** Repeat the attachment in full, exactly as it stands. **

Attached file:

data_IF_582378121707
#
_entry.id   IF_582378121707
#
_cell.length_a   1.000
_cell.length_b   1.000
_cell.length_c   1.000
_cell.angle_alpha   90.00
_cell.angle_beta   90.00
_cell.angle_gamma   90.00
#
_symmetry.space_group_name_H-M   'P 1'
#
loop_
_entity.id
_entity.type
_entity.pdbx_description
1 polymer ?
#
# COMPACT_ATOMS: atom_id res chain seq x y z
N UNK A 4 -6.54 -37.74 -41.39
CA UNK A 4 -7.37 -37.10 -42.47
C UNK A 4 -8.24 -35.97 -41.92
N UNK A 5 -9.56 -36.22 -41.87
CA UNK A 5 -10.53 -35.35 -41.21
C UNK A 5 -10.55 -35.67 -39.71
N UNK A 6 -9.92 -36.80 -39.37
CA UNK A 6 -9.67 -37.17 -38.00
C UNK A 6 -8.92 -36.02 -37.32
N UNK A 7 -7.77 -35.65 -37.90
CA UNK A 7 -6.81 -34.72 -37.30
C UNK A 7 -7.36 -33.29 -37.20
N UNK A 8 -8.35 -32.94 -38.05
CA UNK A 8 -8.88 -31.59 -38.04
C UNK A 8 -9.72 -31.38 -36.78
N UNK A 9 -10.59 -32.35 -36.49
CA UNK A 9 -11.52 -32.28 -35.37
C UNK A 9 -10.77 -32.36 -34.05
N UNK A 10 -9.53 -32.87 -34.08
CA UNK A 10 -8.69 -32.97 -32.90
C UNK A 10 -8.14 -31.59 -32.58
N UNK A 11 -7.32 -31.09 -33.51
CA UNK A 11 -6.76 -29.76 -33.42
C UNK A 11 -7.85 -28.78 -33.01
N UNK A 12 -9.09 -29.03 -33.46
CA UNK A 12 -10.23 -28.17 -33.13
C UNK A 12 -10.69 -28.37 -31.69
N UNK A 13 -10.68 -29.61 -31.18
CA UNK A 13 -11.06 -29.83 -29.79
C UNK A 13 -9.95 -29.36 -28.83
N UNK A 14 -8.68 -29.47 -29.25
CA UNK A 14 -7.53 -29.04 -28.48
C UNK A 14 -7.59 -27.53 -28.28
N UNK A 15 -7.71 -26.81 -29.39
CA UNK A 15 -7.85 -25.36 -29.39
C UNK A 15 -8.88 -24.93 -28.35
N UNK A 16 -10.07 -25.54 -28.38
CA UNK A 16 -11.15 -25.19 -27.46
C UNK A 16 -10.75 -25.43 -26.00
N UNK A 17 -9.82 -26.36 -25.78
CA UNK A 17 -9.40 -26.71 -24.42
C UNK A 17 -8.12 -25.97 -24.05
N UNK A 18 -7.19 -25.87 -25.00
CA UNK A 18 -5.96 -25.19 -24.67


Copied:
data_IF_582378121707
#
_entry.id   IF_582378121707
#
_cell.length_a   1.000
_cell.length_b   1.000
_cell.length_c   1.000
_cell.angle_alpha   90.00
_cell.angle_beta   90.00
_cell.angle_gamma   90.00
#
_symmetry.space_group_name_H-M   'P 1'
#
loop_
_entity.id
_entity.type
_entity.pdbx_description
1 polymer ?
#
# COMPACT_ATOMS: atom_id res chain seq x y z
N UNK A 4 -6.54 -37.74 -41.39
CA UNK A 4 -7.37 -37.10 -42.47
C UNK A 4 -8.24 -35.97 -41.92
N UNK A 5 -9.56 -36.22 -41.87
CA UNK A 5 -10.53 -35.35 -41.21
C UNK A 5 -10.55 -35.67 -39.71
N UNK A 6 -9.92 -36.80 -39.37
CA UNK A 6 -9.67 -37.17 -38.00
C UNK A 6 -8.92 -36.02 -37.32
N UNK A 7 -7.77 -35.65 -37.90
CA UNK A 7 -6.81 -34.72 -37.30
C UNK A 7 -7.36 -33.29 -37.20
N UNK A 8 -8.35 -32.94 -38.05
CA UNK A 8 -8.88 -31.59 -38.04
C UNK A 8 -9.72 -31.38 -36.78
N UNK A 9 -10.59 -32.35 -36.49
CA UNK A 9 -11.52 -32.28 -35.37
C UNK A 9 -10.77 -32.36 -34.05
N UNK A 10 -9.53 -32.87 -34.08
CA UNK A 10 -8.69 -32.97 -32.90
C UNK A 10 -8.14 -31.59 -32.58
N UNK A 11 -7.32 -31.09 -33.51
CA UNK A 11 -6.76 -29.76 -33.42
C UNK A 11 -7.85 -28.78 -33.01
N UNK A 12 -9.09 -29.03 -33.46
CA UNK A 12 -10.23 -28.17 -33.13
C UNK A 12 -10.69 -28.37 -31.69
N UNK A 13 -10.68 -29.61 -31.18
CA UNK A 13 -11.06 -29.83 -29.79
C UNK A 13 -9.95 -29.36 -28.83
N UNK A 14 -8.68 -29.47 -29.25
CA UNK A 14 -7.53 -29.04 -28.48
C UNK A 14 -7.59 -27.53 -28.28
N UNK A 15 -7.71 -26.81 -29.39
CA UNK A 15 -7.85 -25.36 -29.39
C UNK A 15 -8.88 -24.93 -28.35
N UNK A 16 -10.07 -25.54 -28.38
CA UNK A 16 -11.15 -25.19 -27.46
C UNK A 16 -10.75 -25.43 -26.00
N UNK A 17 -9.82 -26.36 -25.78
CA UNK A 17 -9.40 -26.71 -24.42
C UNK A 17 -8.12 -25.97 -24.05
N UNK A 18 -7.19 -25.87 -25.00
CA UNK A 18 -5.96 -25.19 -24.67